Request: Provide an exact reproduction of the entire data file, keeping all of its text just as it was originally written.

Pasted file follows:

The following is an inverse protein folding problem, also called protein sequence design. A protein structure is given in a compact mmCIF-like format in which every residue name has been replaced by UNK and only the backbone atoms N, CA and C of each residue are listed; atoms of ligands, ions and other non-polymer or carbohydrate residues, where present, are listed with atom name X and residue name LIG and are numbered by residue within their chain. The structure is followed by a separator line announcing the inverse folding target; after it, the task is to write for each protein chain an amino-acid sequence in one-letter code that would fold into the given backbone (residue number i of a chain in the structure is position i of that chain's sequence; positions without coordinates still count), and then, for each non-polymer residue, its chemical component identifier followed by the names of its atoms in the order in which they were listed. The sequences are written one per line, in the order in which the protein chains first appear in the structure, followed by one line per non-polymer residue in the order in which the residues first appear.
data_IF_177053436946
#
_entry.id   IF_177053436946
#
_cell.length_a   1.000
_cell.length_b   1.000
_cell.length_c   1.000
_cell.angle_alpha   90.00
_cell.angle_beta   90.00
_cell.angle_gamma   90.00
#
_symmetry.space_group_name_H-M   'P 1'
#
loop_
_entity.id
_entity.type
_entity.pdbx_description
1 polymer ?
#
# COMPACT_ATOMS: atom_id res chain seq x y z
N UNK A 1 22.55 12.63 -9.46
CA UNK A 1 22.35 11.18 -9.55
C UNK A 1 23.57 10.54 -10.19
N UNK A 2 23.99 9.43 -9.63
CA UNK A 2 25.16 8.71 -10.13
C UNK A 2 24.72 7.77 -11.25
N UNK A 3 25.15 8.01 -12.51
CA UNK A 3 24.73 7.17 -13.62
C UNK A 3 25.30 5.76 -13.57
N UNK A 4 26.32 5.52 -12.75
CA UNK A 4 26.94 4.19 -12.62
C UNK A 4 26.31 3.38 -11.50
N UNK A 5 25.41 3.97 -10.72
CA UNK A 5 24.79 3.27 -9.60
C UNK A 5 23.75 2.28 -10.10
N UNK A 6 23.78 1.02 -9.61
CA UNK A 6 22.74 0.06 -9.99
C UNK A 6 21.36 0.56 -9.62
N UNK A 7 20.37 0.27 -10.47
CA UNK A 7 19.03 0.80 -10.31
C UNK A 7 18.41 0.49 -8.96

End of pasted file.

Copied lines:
The following is an inverse protein folding problem, also called protein sequence design. A protein structure is given in a compact mmCIF-like format in which every residue name has been replaced by UNK and only the backbone atoms N, CA and C of each residue are listed; atoms of ligands, ions and other non-polymer or carbohydrate residues, where present, are listed with atom name X and residue name LIG and are numbered by residue within their chain. The structure is followed by a separator line announcing the inverse folding target; after it, the task is to write for each protein chain an amino-acid sequence in one-letter code that would fold into the given backbone (residue number i of a chain in the structure is position i of that chain's sequence; positions without coordinates still count), and then, for each non-polymer residue, its chemical component identifier followed by the names of its atoms in the order in which they were listed. The sequences are written one per line, in the order in which the protein chains first appear in the structure, followed by one line per non-polymer residue in the order in which the residues first appear.
data_IF_177053436946
#
_entry.id   IF_177053436946
#
_cell.length_a   1.000
_cell.length_b   1.000
_cell.length_c   1.000
_cell.angle_alpha   90.00
_cell.angle_beta   90.00
_cell.angle_gamma   90.00
#
_symmetry.space_group_name_H-M   'P 1'
#
loop_
_entity.id
_entity.type
_entity.pdbx_description
1 polymer ?
#
# COMPACT_ATOMS: atom_id res chain seq x y z
N UNK A 1 22.55 12.63 -9.46
CA UNK A 1 22.35 11.18 -9.55
C UNK A 1 23.57 10.54 -10.19
N UNK A 2 23.99 9.43 -9.63
CA UNK A 2 25.16 8.71 -10.13
C UNK A 2 24.72 7.77 -11.25
N UNK A 3 25.15 8.01 -12.51
CA UNK A 3 24.73 7.17 -13.62
C UNK A 3 25.30 5.76 -13.57
N UNK A 4 26.32 5.52 -12.75
CA UNK A 4 26.94 4.19 -12.62
C UNK A 4 26.31 3.38 -11.50
N UNK A 5 25.41 3.97 -10.72
CA UNK A 5 24.79 3.27 -9.60
C UNK A 5 23.75 2.28 -10.10
N UNK A 6 23.78 1.02 -9.61
CA UNK A 6 22.74 0.06 -9.99
C UNK A 6 21.36 0.56 -9.62
N UNK A 7 20.37 0.27 -10.47
CA UNK A 7 19.03 0.80 -10.31
C UNK A 7 18.41 0.49 -8.96